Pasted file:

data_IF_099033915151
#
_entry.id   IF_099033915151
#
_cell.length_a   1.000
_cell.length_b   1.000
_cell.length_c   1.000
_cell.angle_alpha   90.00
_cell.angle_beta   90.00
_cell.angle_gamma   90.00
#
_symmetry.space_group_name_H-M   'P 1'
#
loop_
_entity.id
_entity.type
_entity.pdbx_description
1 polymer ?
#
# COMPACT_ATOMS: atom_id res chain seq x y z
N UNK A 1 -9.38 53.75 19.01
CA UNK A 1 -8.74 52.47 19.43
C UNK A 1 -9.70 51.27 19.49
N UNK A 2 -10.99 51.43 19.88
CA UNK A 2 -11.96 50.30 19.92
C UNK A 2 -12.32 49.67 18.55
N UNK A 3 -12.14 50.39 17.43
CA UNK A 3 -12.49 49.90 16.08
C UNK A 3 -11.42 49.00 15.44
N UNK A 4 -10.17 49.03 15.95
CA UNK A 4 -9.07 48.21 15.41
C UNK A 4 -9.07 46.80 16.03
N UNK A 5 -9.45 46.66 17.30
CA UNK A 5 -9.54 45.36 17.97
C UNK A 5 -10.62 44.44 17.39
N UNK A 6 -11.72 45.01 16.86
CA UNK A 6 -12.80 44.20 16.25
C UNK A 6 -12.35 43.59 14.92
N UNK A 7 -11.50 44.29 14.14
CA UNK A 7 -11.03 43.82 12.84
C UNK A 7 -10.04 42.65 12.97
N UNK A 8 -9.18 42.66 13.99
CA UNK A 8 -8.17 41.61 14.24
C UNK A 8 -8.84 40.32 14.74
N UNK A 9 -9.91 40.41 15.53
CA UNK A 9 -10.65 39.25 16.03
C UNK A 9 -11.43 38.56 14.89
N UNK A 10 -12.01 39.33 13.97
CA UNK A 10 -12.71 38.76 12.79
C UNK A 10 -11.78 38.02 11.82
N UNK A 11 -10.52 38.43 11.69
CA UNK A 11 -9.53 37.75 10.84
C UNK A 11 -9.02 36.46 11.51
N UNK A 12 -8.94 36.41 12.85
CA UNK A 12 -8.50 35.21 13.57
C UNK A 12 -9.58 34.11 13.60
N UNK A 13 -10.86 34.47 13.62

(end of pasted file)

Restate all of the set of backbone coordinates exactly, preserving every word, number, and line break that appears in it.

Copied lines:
data_IF_099033915151
#
_entry.id   IF_099033915151
#
_cell.length_a   1.000
_cell.length_b   1.000
_cell.length_c   1.000
_cell.angle_alpha   90.00
_cell.angle_beta   90.00
_cell.angle_gamma   90.00
#
_symmetry.space_group_name_H-M   'P 1'
#
loop_
_entity.id
_entity.type
_entity.pdbx_description
1 polymer ?
#
# COMPACT_ATOMS: atom_id res chain seq x y z
N UNK A 1 -9.38 53.75 19.01
CA UNK A 1 -8.74 52.47 19.43
C UNK A 1 -9.70 51.27 19.49
N UNK A 2 -10.99 51.43 19.88
CA UNK A 2 -11.96 50.30 19.92
C UNK A 2 -12.32 49.67 18.55
N UNK A 3 -12.14 50.39 17.43
CA UNK A 3 -12.49 49.90 16.08
C UNK A 3 -11.42 49.00 15.44
N UNK A 4 -10.17 49.03 15.95
CA UNK A 4 -9.07 48.21 15.41
C UNK A 4 -9.07 46.80 16.03
N UNK A 5 -9.45 46.66 17.30
CA UNK A 5 -9.54 45.36 17.97
C UNK A 5 -10.62 44.44 17.39
N UNK A 6 -11.72 45.01 16.86
CA UNK A 6 -12.80 44.20 16.25
C UNK A 6 -12.35 43.59 14.92
N UNK A 7 -11.50 44.29 14.14
CA UNK A 7 -11.03 43.82 12.84
C UNK A 7 -10.04 42.65 12.97
N UNK A 8 -9.18 42.66 13.99
CA UNK A 8 -8.17 41.61 14.24
C UNK A 8 -8.84 40.32 14.74
N UNK A 9 -9.91 40.41 15.53
CA UNK A 9 -10.65 39.25 16.03
C UNK A 9 -11.43 38.56 14.89
N UNK A 10 -12.01 39.33 13.97
CA UNK A 10 -12.71 38.76 12.79
C UNK A 10 -11.78 38.02 11.82
N UNK A 11 -10.52 38.43 11.69
CA UNK A 11 -9.53 37.75 10.84
C UNK A 11 -9.02 36.46 11.51
N UNK A 12 -8.94 36.41 12.85
CA UNK A 12 -8.50 35.21 13.57
C UNK A 12 -9.58 34.11 13.60
N UNK A 13 -10.86 34.47 13.62